However, where the arbitrator's award violates public policy, the court may refuse to enforce the award. Misco, 484 U.S. at 42-43 (citing W.R. Grace & Co. v. Rubber Workers, 461 U.S. 757, 766, 76 L. Ed. 2d 298, 103 S. Ct. 2177 (1983)). Unlike issues concerning the merits of the arbitrator's award, where courts must give deference to the arbitrator's findings, the question of public policy is ultimately one for resolution by the courts. Grace, 461 U.S. at 766; E.I. DuPont de Nemours & Co. v. Grasselli Employees Independent Association of East Chicago, 790 F.2d 611, 615 (7th Cir.), cert. denied, 479 U.S. 853, 93 L. Ed. 2d 120, 107 S. Ct. 186 (1986). Nevertheless, the judiciary must remain cautious about overruling an arbitrator's award on public policy grounds. E.I. DuPont, 790 F.2d at 615. A court cannot refuse to enforce an arbitrator's interpretation of a collective bargaining agreement unless the contract as interpreted would violate some "explicit" public policy that is "well defined and dominant." W.R. Grace, 461 U.S. at 766, (quoting Muschany v. United States, 324 U.S. 49, 66, 89 L. Ed. 744, 65 S. Ct. 442 (1945)). Moreover, to justify invalidating an arbitrator's award, the court must rely on public policy which is derived "by reference to the laws and legal precedents and not from general considerations of supposed public interests." Id.
In the instant case, Burns argues that the arbitrator's award must be overturned pursuant to Grace and Misco. To succeed with such an argument, Burns must first show the existence of a clear public policy established in the laws and legal precedents. Burns must then demonstrate that the arbitrator's award violated that public policy.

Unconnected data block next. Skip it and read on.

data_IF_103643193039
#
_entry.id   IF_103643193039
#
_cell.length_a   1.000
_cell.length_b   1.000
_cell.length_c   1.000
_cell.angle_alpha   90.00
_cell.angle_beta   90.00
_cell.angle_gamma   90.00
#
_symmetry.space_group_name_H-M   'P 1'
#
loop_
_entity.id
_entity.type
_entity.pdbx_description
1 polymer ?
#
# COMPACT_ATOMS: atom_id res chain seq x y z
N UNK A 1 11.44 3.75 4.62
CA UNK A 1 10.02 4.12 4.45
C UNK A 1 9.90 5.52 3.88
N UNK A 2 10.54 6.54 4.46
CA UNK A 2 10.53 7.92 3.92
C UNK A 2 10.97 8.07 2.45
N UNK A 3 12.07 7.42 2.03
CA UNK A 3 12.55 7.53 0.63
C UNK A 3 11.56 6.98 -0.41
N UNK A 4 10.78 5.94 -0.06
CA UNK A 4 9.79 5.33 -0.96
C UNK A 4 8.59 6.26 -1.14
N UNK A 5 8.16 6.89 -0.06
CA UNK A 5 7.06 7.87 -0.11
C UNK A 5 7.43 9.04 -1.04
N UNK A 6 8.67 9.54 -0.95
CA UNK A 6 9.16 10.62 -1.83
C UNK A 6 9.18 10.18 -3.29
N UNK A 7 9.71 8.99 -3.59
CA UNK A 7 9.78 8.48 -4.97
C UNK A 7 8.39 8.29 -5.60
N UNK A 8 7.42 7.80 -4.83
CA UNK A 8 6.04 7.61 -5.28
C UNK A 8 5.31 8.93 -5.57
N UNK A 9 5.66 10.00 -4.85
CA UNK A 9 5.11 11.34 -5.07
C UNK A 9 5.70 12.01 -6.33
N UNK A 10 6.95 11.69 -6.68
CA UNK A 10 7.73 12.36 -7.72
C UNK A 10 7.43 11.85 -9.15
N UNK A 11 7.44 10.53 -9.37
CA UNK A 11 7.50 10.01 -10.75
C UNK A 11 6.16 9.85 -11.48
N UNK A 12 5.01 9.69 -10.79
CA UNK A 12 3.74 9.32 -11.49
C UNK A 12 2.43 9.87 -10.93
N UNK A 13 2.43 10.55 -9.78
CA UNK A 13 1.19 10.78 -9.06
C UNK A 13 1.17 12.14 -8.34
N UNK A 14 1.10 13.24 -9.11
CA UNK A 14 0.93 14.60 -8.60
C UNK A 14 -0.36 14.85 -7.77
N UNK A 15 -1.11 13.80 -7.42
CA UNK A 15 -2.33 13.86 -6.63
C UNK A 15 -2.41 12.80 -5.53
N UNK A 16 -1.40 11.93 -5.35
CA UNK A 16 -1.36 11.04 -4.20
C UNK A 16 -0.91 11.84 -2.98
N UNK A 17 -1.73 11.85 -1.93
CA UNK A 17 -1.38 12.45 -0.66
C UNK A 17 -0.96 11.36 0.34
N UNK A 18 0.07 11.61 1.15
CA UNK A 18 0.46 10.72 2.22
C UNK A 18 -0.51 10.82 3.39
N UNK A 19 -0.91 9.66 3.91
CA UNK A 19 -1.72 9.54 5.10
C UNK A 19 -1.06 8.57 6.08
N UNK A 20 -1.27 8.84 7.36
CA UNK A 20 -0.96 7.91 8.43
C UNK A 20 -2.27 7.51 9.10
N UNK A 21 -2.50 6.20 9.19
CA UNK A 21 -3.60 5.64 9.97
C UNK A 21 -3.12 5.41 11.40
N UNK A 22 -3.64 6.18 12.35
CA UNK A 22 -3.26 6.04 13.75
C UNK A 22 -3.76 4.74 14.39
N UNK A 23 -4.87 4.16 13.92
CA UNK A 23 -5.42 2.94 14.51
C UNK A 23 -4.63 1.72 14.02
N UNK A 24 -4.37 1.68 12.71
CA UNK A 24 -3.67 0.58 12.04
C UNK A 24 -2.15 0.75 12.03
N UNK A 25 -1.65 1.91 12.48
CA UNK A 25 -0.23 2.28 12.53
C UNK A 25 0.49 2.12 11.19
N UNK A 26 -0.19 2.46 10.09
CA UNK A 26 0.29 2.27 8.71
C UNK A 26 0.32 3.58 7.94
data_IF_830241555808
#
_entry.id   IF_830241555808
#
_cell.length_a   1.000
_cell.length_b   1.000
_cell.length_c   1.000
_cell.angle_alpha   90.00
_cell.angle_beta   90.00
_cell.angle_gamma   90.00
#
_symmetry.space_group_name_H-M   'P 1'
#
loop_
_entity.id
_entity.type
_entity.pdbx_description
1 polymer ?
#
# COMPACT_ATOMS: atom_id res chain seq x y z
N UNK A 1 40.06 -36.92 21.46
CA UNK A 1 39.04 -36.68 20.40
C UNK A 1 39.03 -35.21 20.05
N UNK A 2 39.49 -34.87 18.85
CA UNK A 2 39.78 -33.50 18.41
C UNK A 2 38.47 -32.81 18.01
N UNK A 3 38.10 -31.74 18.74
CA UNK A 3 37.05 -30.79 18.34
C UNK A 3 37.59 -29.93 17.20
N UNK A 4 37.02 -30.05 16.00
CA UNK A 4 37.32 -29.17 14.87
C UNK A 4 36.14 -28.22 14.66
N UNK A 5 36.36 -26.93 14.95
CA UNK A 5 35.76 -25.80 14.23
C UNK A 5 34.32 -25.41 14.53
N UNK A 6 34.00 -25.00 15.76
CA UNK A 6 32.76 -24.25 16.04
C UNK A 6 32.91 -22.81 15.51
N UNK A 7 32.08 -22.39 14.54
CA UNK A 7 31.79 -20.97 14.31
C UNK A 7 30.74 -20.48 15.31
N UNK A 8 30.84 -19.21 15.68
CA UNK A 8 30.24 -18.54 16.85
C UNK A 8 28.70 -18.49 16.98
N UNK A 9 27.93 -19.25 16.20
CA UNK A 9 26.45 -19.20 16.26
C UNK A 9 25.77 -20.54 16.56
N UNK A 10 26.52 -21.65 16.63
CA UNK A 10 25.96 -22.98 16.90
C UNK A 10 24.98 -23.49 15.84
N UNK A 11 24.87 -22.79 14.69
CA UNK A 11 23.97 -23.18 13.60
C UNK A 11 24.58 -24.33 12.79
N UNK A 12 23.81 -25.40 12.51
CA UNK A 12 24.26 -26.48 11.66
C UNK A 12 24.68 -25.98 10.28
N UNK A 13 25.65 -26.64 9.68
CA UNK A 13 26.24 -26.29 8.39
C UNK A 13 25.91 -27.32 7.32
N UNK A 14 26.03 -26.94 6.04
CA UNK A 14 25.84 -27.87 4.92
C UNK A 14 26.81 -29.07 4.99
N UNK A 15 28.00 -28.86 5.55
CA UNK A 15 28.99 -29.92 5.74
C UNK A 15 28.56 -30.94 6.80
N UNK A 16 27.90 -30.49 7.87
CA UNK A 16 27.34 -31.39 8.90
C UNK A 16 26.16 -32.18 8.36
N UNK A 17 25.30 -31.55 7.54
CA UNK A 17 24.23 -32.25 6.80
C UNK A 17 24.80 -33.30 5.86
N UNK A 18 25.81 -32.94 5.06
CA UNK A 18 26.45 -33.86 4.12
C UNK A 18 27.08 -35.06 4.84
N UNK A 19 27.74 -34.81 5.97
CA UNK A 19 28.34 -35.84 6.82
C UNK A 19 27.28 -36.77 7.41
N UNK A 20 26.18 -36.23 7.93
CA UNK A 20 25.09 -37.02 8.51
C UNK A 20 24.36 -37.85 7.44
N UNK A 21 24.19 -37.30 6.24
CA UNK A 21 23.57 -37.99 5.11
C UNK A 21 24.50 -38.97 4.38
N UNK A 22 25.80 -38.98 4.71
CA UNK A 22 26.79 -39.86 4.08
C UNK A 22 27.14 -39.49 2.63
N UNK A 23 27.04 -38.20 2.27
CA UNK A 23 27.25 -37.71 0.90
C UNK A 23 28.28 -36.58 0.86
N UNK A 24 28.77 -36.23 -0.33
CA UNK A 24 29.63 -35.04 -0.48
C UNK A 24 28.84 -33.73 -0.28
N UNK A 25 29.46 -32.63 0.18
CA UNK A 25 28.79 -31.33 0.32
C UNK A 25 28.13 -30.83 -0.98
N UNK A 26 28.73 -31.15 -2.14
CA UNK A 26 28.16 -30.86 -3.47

Burns claims that the public policy at issue in this case is one requiring strict adherence to nuclear safety regulations. To demonstrate the existence of such a policy, Burns points to the elaborate federal regulatory scheme governing nuclear safety. Burns argues that the Nuclear Regulatory Commission keeps a tight control over the nuclear industry by strict enforcement of federal safety standards, further evidencing a strong public policy in favor of nuclear safety. In addition, Burns relies on the Eighth Circuit's decision in Iowa Electric Light and Power Co. v. Local Union 204 of the International Brotherhood of Electrical Workers, 834 F.2d 1424 (8th Cir. 1987). In that case, the court held that "there is a well defined and dominant national policy requiring strict adherence to safety rules." Id. at 1427. The court based its finding on "the volumes of safety rules that govern all nuclear power plants" as well as on several Supreme Court cases "recognizing the critical role of this federal safety system for nuclear power plants." Id. at 1428.
In line with the court in Iowa Electric, this court finds that a clear public policy exists favoring strict adherence to nuclear safety regulations, and that such a policy is firmly rooted in the laws and legal precedents. Although the question of what constitutes public policy is not always answered so easily, this court agrees with the court in Iowa Electric that "nothing could be plainer than the public interest in the ...